Bangalore: Emerging unscathed from yet another crisis, Karnataka chief minister B S Yeddyurappa has shown his skills as a political survivor, overcoming adversities emanating from within his own party and the combined Congress-JDS onslaught to oust him over alleged land scams.
Ever since he assumed charge as chief minister of the first BJP government in the south, Yeddyurappa had to juggle with one crisis or the other, the latest one almost sealing his fate.
But Yeddyurappa had the last laugh as he battled a spate of allegations of multi-crore land scams, nepotism and open violation of rules to favour his kith and kin.
Amid reports that he has been asked to resign by the BJP leadership, Yeddyurappa managed to rally round his party MPs and loyalists after remaining defiant and keeping the top brass guessing on his moves.
According to party sources, Yeddyurappa warned the central leadership that his exit would mean the end of the party government as well, a threat which made the senior leaders to do a rethink on their decision to ask him to quit.
The chief minister, the sources said, also brought out an ace up his sleeve, the Lingayat caste card.
He belongs to the Lingayat community which constitute nearly a fifth of the population in Karnataka and also a strong support base for the BJP.
Yeddyurappa, whose end as chief minister seemed almost certain, with a smug opposition and his detractors within the party triumphant over delivering what they believed were deadly blows, managed to carry the day today with the party asking him to stay on.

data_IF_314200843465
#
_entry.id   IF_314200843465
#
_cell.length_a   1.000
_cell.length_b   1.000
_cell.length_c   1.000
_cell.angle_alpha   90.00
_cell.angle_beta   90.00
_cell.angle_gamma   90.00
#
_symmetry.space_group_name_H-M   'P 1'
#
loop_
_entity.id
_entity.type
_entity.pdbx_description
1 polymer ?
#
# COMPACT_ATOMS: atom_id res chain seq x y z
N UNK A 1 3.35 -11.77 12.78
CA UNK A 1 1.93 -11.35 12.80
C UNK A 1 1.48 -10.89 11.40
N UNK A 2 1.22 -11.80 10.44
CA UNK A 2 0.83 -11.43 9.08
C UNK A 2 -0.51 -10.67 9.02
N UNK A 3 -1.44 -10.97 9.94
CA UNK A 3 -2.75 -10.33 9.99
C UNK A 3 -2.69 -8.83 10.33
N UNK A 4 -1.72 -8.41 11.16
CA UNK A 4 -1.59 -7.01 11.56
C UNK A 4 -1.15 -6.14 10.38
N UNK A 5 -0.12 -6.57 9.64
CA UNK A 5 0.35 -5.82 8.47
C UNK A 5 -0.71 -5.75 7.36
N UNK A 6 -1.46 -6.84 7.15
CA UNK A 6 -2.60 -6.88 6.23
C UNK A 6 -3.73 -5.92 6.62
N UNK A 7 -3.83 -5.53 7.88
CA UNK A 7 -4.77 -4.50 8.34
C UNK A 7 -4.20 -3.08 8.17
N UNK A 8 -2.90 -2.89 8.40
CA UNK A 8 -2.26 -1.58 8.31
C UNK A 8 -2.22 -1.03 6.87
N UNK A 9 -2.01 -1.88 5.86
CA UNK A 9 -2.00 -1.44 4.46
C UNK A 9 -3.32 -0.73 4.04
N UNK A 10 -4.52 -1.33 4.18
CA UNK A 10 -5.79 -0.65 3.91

He also managed to rally influential seers around him, and got them to support him.
Yeddyurappa, who began his rule on sticky wicket two-and- a-half-years ago, falling short of a majority in the Assembly, cobbled up a slender majority by luring opposition MLAs and independents who were made to resign and contest bypolls.
His gambit called ‘Operation Lotus´ paid off in enabling the BJP to secure the majority in the 224-member House.
But the troubles did not seem to die down with the powerful Reddy brothers, ministers and mining magnates - Janardhana and Karunakara - launching a campaign for his removal.
The High Command’s intervention ensured his survival before another wave of dissidence engulfed his government.
As many as 11 BJP rebel MLAS and five independents withdrew support to his government, pushing it to a precipice.
This too he survived, winning the trust vote twice - the first one, carried by voice vote, called unconstitutional by governor H R Bhardwaj forcing him to face another floor test which he won by 106-100 votes.
Yeddyurappa went down in the Indian Legislative history to be the only chief minister to survive two trust motions in a week’s time.
Just as he seemed to have surmounted the crisis with the High Court verdict upholding the disqualification of 11 rebel MLAs coming as a shot in the arm, trouble erupted again as the JDS levelled a series of allegations about land scams involving his family.
However, party sources said, with a section of MLAs still unhappy with him, trouble is far from over for this BJP strongman of Karnataka.